I went on a date with a guy on vacation from Switzerland a couple years ago, and had almost this exact conversation with him when it came time to pay for the meal. He knew tipping was part of our culture and always left a few dollars because, as he said, “your minimum wage is so low compared to everywhere else” and I informed him that servers make less than half of minimum wage and the rest comes from tips, and he was horrified. Like he had just witnessed a murder. He about emptied his wallet out on the table and vowed to tip 25% anytime he was in America. As someone who has worked as a server/bartender, I know a lot of folks in our industry don’t like serving foreign customers because they don’t tip well/at all, but it’s because we’re the only country that does things in this fucked up way, and they truly don’t know that in many places, people are making $2/hr. Like, yes, sometimes you can get enough tips to be making $30+/hr, but then there’s all the side work you have to do that nobody tips you for, the hour before open/after close where you are prepping and cleaning, the complete lack of breaks despite it being illegal. The best industry job I ever had paid me the full minimum wage instead of the server min. That’s extremely rare. I wore the soles completely off my shoes and destroyed my knees and had no social life for an industry that considers $10/hr to be a crazy high wage.
Hospitals are struggling for nurses right now because people are leaving the profession entirely or leaving for temporary travel contract positions that pay well. They have been treated poorly, underpaid for the work they do, and inadequately protected this year, and they’re done.
My brother in law said they’re advertising for a position in his normal unit, offering twice his salary. But they won’t offer him extra to stay after risking his life working in the COVID unit for months, so he’s out. It’s absolutely insulting, and so many industries are going to have a major reckoning coming up.
My father retired early because they refused to hire just one person to help with the work load. They had to hire 5 people to replace him.
This is a common occurrence amongst his retired coffee group.
One lady was a head nurse that ran two floor at her hospital. They wanted her to take on more work. She agreed to do so oy if they gave her a small raise and hired an assistant for her. They refused so she retired early. They had to replace her with 20 people.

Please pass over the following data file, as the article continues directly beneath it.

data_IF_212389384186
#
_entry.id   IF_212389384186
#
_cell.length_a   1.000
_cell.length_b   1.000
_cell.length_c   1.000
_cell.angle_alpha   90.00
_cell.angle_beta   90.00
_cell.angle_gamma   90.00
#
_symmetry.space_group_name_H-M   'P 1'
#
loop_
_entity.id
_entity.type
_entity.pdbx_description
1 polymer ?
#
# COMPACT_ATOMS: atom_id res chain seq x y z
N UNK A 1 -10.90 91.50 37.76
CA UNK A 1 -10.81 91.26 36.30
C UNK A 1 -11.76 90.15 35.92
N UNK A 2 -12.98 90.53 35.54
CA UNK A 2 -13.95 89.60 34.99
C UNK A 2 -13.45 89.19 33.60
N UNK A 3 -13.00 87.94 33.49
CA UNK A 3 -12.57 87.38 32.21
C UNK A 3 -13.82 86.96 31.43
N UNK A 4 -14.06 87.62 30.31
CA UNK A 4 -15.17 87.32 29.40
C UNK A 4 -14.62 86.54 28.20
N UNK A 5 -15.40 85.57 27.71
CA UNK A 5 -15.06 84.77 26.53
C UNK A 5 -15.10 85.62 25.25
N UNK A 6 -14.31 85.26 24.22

You are NOT replaceable!!! They tell you this to make you complacent to their exploration of you.
Fun fact! This sort of reckoning happened after the Black Plague, also! I’m no historian, (and history side of tumblr, please come in with the accuracy) but I did look into the history of the Black Plague for writing purposes, and in that case, it was because there were so few people left that peasants started agitating for better treatment and fairer wages, and because there were so few people who could do the work they had been doing that they were able to gain better wages and better hours.
Historically, the labour shortage created by pandemics means a heightened bargaining capacity for workers of all sorts – an if there was ever a time to take advantage of knowing history, it’s now. Because the thing is, in these “unprecedented times” there are precedents, and the precedent leans toward workers. During the Black Death, villages emptied, fields were left, and people migrated to find work that paid them better and offered a better way of life.
Wages for lower-class workers rose drastically. In Oxfordshire; a plowman who had earned two shillings per week before the plague could command 10 shillings per week afterward. Pay rates for artisans increased, too. In Paris, wages for masons quadrupled between 1351 and 1355.
This isn’t to say that the elites just let this happen, either. Laws were passed to limit wage increases, and threats were made, but the workers had economic bargaining power on their side. Labour was in such short supply that employers and landlords had to take what they could get. The people held out – and so can (and should!) YOU.
This was the start of peasant revolts, popular rebellions, and – ultimately, more labour protections, political representation for the lower classes, lower taxes, and an end to serfdom. People could afford to own their own land, the feudal system vanished, and eventually, the Renaissance would rise.
In these unprecedented times, there is a precedent, and that precedent is that when workers know their worth, agitate for better and for more, when they hold out and unite, they force the elites to loosen the reigns, giving more power, autonomy, rights, and profits back into the hands of the workers, and with that freedom, society improves.
Know your worth. Know that you have bargaining power. Let’s make this pandemic part of the precedent. <3
? “Historically, the labour shortage created by pandemics means a heightened bargaining capacity for workers of all sorts – an if there was ever a time to take advantage of knowing history, it’s now. Because the thing is, in these “unprecedented times” there are precedents, and the precedent leans toward workers. “